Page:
They stalk our streets at night, killing indiscriminately. Silently stalking neighborhoods devouring pests, like rats, but also wreaking havoc on endangered mammals and songbirds. While they act as a scourge to small animal populations, their brethren sit contentedly purring on our laps, many of us entirely unaware of the devastation a free-roaming feline can cause local wildlife.
“There has been research showing that wildlife numbers are declining,” said Melissa Stolz from the Guelph Humane Society (GHS). “Cats are good predators on wildlife. So by leaving feral cats roaming, typically intact because if they’re fixed they are probably from a colony where someone has done a trap, neuter and release, and they are living in a general area. But by leaving them intact they are only going to have more kittens, and it’s just going to increase the population.”
Cats are extremely proficient hunters, and a have been listed as one of the top 100 worst invasive species. A study from the journal Nature Communications estimates that tens of billions of birds and mammals are killed annually by domestic cats in the United States, mostly by unowned cats. The unowned cat population in Canada is smaller than the States, but it is fair to say that they would have a proportionate effect on wildlife.
The GHS gets about five feral cats a month, a small portion of the thousands of cats taken in by the GHS. Generally these cats are adopted out as barn cats. Unfortunately, barn cats are generally still considered unowned for the purposes of population counts and hunt just as frequently as feral cats. Spaying and neutering barn cats is extremely important to control the population, but these animals will be hunting just as frequently as feral cats.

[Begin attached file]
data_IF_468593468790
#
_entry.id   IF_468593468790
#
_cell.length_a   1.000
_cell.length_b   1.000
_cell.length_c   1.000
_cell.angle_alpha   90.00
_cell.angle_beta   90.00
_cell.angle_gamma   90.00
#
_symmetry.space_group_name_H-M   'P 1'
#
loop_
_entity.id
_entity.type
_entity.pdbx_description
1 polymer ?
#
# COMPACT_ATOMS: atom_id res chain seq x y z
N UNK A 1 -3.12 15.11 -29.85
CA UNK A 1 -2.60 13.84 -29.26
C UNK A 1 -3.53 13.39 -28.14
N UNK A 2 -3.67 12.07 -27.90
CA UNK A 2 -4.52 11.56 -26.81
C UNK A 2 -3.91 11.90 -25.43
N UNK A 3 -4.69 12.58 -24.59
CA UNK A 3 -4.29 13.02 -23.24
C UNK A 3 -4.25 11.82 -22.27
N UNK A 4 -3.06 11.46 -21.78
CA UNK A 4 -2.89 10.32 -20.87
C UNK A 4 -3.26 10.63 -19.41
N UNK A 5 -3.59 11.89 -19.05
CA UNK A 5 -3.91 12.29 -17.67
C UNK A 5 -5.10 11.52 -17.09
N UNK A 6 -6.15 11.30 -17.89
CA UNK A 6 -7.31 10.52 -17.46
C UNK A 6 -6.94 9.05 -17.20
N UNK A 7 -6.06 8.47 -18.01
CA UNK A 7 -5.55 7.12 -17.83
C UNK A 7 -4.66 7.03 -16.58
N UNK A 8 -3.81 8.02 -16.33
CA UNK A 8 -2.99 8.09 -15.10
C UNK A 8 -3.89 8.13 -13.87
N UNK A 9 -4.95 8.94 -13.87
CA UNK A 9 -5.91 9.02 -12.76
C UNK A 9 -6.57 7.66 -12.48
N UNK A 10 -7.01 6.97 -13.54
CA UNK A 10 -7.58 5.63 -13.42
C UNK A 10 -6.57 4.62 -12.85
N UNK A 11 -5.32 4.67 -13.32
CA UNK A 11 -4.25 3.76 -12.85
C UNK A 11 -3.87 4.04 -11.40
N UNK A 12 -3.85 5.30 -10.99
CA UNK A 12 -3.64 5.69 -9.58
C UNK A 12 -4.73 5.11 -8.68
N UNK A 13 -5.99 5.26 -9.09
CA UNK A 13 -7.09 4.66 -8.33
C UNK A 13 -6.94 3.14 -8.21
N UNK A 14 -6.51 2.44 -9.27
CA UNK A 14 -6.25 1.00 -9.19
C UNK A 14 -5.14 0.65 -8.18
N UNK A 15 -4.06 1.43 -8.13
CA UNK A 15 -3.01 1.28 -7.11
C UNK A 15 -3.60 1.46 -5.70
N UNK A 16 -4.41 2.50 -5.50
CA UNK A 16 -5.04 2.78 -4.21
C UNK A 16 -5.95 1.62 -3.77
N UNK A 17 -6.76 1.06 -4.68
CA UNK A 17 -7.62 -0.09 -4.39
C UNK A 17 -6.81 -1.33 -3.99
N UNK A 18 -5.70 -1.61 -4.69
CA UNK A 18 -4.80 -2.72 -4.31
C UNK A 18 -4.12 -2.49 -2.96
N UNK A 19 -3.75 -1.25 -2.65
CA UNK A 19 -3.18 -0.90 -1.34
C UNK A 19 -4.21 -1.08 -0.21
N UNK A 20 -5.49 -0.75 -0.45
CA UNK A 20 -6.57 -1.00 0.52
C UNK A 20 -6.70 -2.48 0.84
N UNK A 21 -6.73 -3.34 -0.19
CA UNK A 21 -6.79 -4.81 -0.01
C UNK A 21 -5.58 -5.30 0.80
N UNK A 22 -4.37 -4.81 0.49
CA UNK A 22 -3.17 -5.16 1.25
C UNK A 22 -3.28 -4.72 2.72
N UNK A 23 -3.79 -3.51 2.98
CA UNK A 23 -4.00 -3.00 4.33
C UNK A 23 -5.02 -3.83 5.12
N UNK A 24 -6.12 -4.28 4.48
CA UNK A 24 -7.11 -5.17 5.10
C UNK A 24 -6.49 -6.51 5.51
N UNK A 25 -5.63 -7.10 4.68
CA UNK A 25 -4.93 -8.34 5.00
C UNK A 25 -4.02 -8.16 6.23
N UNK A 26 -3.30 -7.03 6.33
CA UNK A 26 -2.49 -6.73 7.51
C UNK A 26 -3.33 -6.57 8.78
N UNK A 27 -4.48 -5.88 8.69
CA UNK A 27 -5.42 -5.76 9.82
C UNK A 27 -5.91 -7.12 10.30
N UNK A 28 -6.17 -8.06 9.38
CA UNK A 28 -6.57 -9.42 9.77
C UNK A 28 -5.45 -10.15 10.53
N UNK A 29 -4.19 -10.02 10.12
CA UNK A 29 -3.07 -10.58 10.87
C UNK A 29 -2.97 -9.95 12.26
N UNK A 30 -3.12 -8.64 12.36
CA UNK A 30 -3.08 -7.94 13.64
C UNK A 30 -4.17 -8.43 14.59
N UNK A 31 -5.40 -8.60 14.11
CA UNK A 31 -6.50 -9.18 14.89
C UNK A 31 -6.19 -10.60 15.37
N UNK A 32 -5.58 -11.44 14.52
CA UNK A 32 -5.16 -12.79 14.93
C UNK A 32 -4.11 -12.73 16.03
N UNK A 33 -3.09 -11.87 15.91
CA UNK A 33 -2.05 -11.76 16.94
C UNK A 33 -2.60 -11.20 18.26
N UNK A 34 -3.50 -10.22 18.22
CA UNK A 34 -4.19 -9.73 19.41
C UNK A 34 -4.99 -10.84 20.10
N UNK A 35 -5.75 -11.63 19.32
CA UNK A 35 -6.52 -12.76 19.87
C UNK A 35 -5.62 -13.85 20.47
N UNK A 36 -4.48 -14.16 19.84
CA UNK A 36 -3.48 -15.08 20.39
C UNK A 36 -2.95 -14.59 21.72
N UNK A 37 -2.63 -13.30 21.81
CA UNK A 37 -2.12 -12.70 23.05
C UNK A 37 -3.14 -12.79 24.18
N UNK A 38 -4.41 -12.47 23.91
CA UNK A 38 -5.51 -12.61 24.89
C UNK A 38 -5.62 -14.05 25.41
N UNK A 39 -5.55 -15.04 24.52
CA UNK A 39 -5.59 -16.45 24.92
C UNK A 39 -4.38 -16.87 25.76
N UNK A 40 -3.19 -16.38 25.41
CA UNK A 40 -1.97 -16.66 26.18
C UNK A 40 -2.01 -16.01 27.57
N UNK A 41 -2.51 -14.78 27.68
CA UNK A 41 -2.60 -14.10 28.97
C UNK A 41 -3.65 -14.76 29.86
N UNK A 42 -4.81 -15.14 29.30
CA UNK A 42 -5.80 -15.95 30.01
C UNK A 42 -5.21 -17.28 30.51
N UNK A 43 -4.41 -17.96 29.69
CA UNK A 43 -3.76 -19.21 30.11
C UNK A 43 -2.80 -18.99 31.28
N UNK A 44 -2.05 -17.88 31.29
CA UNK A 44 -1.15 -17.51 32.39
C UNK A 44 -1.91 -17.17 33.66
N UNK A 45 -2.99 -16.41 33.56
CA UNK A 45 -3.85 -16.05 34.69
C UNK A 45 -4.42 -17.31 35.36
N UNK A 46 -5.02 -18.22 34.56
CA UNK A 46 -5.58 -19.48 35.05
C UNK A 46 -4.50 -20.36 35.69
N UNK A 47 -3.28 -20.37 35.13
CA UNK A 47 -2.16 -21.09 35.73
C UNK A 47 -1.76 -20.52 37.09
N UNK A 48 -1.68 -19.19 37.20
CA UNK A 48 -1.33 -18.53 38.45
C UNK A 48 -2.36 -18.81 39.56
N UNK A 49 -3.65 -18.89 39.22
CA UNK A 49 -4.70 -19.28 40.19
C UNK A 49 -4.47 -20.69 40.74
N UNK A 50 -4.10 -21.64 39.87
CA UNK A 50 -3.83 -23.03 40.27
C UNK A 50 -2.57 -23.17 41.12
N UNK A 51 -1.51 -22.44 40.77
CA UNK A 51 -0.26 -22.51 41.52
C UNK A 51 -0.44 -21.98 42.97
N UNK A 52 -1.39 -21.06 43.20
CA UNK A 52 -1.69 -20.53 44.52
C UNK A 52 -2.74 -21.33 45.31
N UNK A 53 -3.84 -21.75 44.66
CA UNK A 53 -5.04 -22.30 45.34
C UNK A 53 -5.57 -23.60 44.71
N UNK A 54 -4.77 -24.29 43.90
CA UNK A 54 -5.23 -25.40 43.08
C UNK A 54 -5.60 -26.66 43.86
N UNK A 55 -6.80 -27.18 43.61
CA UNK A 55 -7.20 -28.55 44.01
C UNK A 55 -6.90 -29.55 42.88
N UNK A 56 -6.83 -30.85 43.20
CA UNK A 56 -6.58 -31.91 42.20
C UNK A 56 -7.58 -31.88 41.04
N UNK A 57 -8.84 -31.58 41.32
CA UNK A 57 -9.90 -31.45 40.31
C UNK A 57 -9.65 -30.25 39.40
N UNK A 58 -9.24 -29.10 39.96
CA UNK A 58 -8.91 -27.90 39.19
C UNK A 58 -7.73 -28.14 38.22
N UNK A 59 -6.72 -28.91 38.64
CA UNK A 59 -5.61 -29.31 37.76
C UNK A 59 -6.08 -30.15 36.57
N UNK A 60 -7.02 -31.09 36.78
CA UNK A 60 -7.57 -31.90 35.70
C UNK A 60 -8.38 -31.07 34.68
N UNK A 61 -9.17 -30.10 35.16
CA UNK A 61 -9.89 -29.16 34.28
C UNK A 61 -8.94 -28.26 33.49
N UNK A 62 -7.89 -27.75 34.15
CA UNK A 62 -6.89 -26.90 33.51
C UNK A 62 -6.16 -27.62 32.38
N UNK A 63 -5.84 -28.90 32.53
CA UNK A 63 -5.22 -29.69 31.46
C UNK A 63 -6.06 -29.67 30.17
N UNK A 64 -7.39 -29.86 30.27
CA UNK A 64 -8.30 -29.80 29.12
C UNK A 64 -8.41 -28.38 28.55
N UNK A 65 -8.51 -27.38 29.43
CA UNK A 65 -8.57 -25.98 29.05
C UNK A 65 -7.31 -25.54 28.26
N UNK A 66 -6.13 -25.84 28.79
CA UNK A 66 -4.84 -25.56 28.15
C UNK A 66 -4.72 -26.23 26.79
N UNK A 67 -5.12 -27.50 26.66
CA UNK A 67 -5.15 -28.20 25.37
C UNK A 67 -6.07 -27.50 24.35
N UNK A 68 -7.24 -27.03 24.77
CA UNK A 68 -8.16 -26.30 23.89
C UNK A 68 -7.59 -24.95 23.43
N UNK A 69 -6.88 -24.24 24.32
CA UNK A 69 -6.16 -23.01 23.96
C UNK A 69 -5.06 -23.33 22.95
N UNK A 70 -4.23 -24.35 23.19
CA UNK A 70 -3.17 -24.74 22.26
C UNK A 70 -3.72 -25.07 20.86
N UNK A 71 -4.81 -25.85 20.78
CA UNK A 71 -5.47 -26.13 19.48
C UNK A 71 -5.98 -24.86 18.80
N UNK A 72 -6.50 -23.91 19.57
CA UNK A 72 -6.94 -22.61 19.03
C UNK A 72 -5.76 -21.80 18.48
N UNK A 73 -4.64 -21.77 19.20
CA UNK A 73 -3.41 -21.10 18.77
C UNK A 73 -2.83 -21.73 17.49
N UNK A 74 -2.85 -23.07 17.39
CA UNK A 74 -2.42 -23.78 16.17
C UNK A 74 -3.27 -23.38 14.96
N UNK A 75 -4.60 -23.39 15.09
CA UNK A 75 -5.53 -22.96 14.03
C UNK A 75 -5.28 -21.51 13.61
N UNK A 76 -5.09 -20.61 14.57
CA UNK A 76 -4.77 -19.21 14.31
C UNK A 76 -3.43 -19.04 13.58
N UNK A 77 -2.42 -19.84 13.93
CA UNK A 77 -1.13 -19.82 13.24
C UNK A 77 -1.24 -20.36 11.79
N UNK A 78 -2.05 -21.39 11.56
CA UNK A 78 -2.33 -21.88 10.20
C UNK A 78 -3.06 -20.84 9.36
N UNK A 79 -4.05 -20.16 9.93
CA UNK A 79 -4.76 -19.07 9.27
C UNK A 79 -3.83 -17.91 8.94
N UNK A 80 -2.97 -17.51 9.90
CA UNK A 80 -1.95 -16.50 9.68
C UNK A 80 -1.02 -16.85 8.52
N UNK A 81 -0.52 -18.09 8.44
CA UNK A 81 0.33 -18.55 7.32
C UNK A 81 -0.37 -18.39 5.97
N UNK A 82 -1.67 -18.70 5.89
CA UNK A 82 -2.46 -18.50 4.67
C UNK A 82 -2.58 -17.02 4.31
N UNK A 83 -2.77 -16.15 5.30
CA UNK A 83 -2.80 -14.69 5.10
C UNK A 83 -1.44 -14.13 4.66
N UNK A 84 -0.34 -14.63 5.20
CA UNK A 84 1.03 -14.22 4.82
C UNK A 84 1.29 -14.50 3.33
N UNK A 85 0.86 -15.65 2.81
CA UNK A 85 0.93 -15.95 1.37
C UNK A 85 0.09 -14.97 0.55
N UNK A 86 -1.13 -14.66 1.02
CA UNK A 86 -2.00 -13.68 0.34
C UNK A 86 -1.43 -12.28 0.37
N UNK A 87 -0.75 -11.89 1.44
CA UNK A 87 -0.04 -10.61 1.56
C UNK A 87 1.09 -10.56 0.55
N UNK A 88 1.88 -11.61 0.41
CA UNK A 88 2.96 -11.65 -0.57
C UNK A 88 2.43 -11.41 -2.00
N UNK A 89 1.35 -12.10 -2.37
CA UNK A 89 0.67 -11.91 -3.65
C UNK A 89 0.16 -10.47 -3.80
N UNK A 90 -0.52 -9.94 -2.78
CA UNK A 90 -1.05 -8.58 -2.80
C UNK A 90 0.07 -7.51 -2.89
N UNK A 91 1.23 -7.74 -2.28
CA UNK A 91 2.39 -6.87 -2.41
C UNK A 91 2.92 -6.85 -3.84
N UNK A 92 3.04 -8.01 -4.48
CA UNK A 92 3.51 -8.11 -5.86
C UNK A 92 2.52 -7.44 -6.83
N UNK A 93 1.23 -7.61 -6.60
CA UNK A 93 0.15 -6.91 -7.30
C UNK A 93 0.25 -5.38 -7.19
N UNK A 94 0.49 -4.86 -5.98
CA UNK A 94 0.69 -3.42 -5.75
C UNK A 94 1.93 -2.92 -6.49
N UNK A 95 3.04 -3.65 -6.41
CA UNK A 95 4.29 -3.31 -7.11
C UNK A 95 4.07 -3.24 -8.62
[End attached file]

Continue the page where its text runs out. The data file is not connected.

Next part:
“For a cat that is going to be adopted into a home it’s a longer process,” said Stolz. For barn cats, the GHS keeps a list of people who have passed the requirements for adoption. “Whenever we get a barn cat, we can call somebody and get it lined up so that they can come pick up the barn cat as soon as possible.”
Accurate estimates for the number of unowned cats are difficult, but are generally around 60 to 100 million in North America. While most of those will be in the U.S., a sizeable chunk can be attributed to Canada. A recent study estimated there are around 10,000 unowned cats in Guelph.
“Obviously we want to provide support to individuals who have these feral cat communities,” said Megan Swan, an OSPCA agent who also works with animal control. “We want to make sure the feral cats aren’t sick or injured…. They aren’t owned by anyone, so they fit the definition, almost, as wildlife.”
The life of feral cats can be very difficult. Harsh winters, coyotes, vehicle collisions, disease and more all combine so that the life expectancy of feral cats is significantly shorter than house cats.